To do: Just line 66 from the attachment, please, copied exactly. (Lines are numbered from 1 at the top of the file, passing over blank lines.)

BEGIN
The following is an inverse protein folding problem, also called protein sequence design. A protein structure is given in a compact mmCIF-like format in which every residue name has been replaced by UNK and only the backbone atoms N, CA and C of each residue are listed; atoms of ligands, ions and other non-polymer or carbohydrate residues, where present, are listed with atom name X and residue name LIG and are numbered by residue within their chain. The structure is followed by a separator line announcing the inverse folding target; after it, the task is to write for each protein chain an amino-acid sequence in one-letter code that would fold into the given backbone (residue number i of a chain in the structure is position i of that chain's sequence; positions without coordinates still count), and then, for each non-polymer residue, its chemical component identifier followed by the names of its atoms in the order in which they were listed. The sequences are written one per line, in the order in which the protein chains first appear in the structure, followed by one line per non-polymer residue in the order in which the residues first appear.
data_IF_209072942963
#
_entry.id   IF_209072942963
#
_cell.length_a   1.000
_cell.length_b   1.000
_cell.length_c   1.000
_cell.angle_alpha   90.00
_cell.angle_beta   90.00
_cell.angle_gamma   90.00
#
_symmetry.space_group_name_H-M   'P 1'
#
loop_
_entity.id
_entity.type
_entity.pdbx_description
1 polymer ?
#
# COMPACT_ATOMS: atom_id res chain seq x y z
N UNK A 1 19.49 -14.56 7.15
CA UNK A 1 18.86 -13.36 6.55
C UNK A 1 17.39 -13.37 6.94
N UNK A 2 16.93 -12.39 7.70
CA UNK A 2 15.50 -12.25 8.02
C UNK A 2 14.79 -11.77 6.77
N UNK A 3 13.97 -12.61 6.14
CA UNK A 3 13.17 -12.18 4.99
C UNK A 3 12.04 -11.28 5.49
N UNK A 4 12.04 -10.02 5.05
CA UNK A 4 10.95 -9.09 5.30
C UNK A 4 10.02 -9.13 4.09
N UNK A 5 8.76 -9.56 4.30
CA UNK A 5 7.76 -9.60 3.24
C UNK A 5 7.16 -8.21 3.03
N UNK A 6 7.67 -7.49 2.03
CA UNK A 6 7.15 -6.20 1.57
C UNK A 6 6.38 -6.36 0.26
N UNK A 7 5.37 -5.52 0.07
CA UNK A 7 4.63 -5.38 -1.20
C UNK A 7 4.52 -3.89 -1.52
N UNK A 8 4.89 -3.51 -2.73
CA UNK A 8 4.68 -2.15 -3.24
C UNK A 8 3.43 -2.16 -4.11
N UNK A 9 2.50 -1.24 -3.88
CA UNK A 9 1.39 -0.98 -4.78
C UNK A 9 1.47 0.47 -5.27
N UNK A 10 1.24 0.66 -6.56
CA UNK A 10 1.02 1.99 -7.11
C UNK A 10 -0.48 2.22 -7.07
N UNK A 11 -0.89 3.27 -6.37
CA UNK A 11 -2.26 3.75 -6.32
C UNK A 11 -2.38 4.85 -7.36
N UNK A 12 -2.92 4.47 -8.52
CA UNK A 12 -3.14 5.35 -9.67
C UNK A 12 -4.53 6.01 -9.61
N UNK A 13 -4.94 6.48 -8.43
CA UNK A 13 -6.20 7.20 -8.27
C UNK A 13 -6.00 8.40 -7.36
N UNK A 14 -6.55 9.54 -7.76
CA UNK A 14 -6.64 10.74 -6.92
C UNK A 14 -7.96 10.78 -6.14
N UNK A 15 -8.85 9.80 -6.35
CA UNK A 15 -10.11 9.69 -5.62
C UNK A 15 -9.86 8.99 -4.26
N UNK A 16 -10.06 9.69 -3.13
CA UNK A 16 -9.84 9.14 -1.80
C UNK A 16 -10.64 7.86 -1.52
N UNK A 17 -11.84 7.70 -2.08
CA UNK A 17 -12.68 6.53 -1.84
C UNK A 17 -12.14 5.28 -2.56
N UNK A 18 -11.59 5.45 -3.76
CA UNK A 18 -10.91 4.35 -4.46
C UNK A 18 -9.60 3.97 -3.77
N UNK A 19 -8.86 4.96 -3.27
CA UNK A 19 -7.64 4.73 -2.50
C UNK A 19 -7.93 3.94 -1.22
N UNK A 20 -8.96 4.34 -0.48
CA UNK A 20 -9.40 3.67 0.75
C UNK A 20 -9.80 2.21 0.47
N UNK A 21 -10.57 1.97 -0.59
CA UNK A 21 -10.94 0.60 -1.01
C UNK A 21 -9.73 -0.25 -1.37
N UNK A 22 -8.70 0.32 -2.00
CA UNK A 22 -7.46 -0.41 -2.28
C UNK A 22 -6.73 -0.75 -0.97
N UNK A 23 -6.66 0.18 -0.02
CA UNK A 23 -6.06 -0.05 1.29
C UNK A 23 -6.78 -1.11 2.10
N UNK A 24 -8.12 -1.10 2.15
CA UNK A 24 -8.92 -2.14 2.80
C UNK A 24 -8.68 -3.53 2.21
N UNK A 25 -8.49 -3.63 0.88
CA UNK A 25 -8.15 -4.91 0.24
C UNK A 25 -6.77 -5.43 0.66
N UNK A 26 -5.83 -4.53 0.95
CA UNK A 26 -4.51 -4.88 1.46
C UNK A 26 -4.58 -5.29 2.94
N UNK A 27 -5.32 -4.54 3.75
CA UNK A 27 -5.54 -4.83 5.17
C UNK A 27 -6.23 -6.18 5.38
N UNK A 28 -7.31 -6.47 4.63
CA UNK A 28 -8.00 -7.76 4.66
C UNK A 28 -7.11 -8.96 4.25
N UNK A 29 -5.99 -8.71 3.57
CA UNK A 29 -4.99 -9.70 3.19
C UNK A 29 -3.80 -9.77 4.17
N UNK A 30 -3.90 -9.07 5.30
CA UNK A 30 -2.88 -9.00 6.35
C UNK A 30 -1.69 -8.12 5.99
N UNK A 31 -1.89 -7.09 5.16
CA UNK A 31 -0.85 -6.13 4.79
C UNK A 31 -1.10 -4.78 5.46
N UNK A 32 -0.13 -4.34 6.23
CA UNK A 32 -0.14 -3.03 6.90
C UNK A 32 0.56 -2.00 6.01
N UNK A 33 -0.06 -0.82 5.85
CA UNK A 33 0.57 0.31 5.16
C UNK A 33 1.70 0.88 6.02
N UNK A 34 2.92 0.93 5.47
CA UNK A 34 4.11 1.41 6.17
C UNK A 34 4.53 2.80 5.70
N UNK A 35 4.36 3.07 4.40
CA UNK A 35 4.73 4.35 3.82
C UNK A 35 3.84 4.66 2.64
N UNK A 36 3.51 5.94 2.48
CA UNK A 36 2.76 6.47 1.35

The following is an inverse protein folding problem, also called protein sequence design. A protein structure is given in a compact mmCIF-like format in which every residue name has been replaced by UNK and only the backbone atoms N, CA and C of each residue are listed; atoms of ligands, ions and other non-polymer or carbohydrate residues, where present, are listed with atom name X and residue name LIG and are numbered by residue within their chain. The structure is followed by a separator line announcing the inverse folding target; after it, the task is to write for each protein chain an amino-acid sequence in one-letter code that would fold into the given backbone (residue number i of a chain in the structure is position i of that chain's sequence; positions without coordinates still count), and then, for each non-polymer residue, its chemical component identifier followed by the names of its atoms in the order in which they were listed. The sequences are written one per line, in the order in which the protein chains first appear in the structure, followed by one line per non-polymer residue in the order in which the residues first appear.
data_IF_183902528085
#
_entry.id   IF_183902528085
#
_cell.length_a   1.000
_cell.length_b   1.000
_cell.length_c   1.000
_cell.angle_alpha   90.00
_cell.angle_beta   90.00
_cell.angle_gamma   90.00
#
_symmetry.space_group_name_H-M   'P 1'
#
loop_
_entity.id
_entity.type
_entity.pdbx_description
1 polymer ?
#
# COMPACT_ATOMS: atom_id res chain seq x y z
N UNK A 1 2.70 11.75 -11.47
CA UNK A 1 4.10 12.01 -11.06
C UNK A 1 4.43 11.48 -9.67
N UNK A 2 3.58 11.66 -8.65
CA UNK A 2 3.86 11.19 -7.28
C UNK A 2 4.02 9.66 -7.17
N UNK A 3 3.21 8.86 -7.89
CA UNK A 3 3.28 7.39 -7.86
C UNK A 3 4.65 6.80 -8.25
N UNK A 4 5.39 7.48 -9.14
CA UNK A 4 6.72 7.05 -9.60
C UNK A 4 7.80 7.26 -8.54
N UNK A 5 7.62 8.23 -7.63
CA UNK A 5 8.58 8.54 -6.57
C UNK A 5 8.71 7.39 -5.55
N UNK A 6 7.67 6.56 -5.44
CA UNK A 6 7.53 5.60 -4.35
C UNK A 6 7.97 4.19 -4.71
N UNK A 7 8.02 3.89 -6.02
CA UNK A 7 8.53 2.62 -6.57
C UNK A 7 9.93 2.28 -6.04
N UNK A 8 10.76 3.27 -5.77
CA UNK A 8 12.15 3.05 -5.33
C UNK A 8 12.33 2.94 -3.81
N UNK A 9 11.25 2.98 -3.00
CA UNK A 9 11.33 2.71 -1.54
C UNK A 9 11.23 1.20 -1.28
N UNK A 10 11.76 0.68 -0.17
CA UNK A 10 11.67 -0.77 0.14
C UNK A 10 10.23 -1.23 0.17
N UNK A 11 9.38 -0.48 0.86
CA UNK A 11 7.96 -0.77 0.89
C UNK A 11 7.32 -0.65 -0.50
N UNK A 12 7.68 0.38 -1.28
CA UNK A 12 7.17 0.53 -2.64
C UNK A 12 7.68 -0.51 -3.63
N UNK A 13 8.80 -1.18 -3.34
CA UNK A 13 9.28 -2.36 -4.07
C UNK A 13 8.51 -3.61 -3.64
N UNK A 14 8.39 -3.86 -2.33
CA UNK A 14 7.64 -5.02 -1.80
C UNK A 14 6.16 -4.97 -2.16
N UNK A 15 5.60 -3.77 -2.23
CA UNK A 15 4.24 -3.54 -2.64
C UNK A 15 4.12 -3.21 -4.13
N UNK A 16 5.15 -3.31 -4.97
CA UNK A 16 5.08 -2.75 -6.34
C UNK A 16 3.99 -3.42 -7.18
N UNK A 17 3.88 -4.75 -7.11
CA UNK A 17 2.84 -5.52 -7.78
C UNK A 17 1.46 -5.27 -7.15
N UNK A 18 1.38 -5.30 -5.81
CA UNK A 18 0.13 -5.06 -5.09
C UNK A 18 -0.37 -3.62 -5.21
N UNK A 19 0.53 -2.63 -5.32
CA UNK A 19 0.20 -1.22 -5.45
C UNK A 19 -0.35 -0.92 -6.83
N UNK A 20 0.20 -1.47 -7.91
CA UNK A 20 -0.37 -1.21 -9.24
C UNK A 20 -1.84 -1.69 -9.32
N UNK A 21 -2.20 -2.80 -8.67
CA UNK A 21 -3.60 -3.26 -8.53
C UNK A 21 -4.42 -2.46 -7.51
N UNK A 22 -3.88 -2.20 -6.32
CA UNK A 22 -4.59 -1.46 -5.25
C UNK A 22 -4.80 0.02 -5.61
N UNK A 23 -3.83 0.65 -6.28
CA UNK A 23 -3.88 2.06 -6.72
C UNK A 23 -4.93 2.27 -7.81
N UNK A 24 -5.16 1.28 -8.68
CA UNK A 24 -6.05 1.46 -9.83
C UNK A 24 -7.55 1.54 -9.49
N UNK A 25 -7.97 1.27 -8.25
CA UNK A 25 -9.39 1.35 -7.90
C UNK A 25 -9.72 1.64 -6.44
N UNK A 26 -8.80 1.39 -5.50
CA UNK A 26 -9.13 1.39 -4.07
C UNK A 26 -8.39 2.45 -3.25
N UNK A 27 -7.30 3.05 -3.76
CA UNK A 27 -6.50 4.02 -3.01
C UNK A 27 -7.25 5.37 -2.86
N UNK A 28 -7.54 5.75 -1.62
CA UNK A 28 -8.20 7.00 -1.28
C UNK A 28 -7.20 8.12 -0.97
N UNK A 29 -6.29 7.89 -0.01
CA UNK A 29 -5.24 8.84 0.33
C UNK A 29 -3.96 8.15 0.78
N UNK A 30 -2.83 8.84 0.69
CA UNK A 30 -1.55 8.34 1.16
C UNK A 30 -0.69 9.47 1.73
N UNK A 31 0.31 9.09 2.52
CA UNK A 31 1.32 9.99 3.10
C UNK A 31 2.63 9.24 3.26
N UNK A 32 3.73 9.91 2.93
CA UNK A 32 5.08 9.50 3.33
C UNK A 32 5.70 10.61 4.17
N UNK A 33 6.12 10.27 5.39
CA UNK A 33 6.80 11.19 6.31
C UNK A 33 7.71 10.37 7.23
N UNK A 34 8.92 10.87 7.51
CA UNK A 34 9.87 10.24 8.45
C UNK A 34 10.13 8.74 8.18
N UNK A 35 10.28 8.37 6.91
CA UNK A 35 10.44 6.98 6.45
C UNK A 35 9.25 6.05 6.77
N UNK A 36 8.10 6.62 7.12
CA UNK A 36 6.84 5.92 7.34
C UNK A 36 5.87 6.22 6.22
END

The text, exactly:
C UNK A 15 -9.86 8.99 -4.26